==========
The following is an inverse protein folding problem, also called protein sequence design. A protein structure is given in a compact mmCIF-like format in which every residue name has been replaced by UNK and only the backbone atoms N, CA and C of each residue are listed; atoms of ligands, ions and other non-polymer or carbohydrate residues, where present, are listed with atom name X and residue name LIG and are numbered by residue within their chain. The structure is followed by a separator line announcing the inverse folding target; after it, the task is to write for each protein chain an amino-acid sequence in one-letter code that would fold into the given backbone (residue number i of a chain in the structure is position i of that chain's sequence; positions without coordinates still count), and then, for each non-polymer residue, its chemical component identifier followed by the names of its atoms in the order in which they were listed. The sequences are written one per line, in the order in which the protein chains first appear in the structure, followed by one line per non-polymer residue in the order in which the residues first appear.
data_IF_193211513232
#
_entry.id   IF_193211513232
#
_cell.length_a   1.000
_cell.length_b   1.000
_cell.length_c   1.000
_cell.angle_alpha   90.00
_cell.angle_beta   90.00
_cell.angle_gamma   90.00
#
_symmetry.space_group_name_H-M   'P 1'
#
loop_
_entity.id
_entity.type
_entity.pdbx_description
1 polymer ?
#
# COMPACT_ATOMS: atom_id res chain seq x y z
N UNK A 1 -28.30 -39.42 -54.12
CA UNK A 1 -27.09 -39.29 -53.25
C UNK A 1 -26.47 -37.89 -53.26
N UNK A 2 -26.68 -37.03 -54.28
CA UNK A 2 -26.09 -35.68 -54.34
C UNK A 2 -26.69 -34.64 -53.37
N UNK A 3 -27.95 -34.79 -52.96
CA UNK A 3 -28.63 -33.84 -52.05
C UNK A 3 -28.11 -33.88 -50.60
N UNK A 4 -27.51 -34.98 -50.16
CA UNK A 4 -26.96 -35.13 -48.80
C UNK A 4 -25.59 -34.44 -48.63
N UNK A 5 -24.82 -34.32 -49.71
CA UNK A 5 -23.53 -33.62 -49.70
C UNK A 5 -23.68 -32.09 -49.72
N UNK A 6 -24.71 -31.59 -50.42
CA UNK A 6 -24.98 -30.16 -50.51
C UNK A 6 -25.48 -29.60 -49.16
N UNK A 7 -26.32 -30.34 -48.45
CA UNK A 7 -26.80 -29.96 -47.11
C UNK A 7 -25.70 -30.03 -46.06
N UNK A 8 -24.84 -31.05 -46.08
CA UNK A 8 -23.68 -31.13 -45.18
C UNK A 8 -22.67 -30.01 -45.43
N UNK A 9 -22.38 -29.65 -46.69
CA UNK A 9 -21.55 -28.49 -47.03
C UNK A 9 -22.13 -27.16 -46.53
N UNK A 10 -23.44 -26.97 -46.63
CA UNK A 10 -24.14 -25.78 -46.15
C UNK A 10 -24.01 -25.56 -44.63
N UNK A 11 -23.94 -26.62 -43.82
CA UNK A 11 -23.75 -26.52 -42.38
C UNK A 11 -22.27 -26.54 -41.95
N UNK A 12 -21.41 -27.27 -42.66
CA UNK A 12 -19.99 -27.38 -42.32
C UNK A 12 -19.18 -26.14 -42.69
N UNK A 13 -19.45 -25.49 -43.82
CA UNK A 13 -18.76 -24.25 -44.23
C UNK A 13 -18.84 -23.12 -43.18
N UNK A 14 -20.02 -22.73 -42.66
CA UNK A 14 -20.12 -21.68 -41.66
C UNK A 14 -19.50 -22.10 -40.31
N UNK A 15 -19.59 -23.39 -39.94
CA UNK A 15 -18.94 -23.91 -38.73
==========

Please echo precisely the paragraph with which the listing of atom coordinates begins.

The following is an inverse protein folding problem, also called protein sequence design. A protein structure is given in a compact mmCIF-like format in which every residue name has been replaced by UNK and only the backbone atoms N, CA and C of each residue are listed; atoms of ligands, ions and other non-polymer or carbohydrate residues, where present, are listed with atom name X and residue name LIG and are numbered by residue within their chain. The structure is followed by a separator line announcing the inverse folding target; after it, the task is to write for each protein chain an amino-acid sequence in one-letter code that would fold into the given backbone (residue number i of a chain in the structure is position i of that chain's sequence; positions without coordinates still count), and then, for each non-polymer residue, its chemical component identifier followed by the names of its atoms in the order in which they were listed. The sequences are written one per line, in the order in which the protein chains first appear in the structure, followed by one line per non-polymer residue in the order in which the residues first appear.